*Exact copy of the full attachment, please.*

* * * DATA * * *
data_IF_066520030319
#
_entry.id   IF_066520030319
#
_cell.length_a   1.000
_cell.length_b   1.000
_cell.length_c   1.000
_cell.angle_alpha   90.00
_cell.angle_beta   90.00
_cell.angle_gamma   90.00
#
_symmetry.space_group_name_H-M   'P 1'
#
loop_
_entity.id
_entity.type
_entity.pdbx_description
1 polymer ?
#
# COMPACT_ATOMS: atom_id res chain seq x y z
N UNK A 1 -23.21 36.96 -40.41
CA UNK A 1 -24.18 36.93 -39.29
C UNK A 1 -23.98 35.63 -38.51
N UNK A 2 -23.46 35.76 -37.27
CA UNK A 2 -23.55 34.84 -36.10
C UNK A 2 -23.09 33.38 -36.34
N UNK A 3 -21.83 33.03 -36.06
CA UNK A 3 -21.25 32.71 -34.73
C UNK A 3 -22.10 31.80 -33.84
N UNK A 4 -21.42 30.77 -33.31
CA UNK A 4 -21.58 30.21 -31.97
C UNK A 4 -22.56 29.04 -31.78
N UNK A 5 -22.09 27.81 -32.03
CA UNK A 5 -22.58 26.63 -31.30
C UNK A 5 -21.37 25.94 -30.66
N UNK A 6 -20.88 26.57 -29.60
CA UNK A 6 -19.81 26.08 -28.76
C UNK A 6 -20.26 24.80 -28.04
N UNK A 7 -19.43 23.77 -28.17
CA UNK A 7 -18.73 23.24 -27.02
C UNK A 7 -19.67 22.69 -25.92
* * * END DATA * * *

data_IF_066520030319
#
_entry.id   IF_066520030319
#
_cell.length_a   1.000
_cell.length_b   1.000
_cell.length_c   1.000
_cell.angle_alpha   90.00
_cell.angle_beta   90.00
_cell.angle_gamma   90.00
#
_symmetry.space_group_name_H-M   'P 1'
#
loop_
_entity.id
_entity.type
_entity.pdbx_description
1 polymer ?
#
# COMPACT_ATOMS: atom_id res chain seq x y z
N UNK A 1 -23.21 36.96 -40.41
CA UNK A 1 -24.18 36.93 -39.29
C UNK A 1 -23.98 35.63 -38.51
N UNK A 2 -23.46 35.76 -37.27
CA UNK A 2 -23.55 34.84 -36.10
C UNK A 2 -23.09 33.38 -36.34
N UNK A 3 -21.83 33.03 -36.06
CA UNK A 3 -21.25 32.71 -34.73
C UNK A 3 -22.10 31.80 -33.84
N UNK A 4 -21.42 30.77 -33.31
CA UNK A 4 -21.58 30.21 -31.97
C UNK A 4 -22.56 29.04 -31.78
N UNK A 5 -22.09 27.81 -32.03
CA UNK A 5 -22.58 26.63 -31.30
C UNK A 5 -21.37 25.94 -30.66
N UNK A 6 -20.88 26.57 -29.60
CA UNK A 6 -19.81 26.08 -28.76
C UNK A 6 -20.26 24.80 -28.04
N UNK A 7 -19.43 23.77 -28.17
CA UNK A 7 -18.73 23.24 -27.02
C UNK A 7 -19.67 22.69 -25.92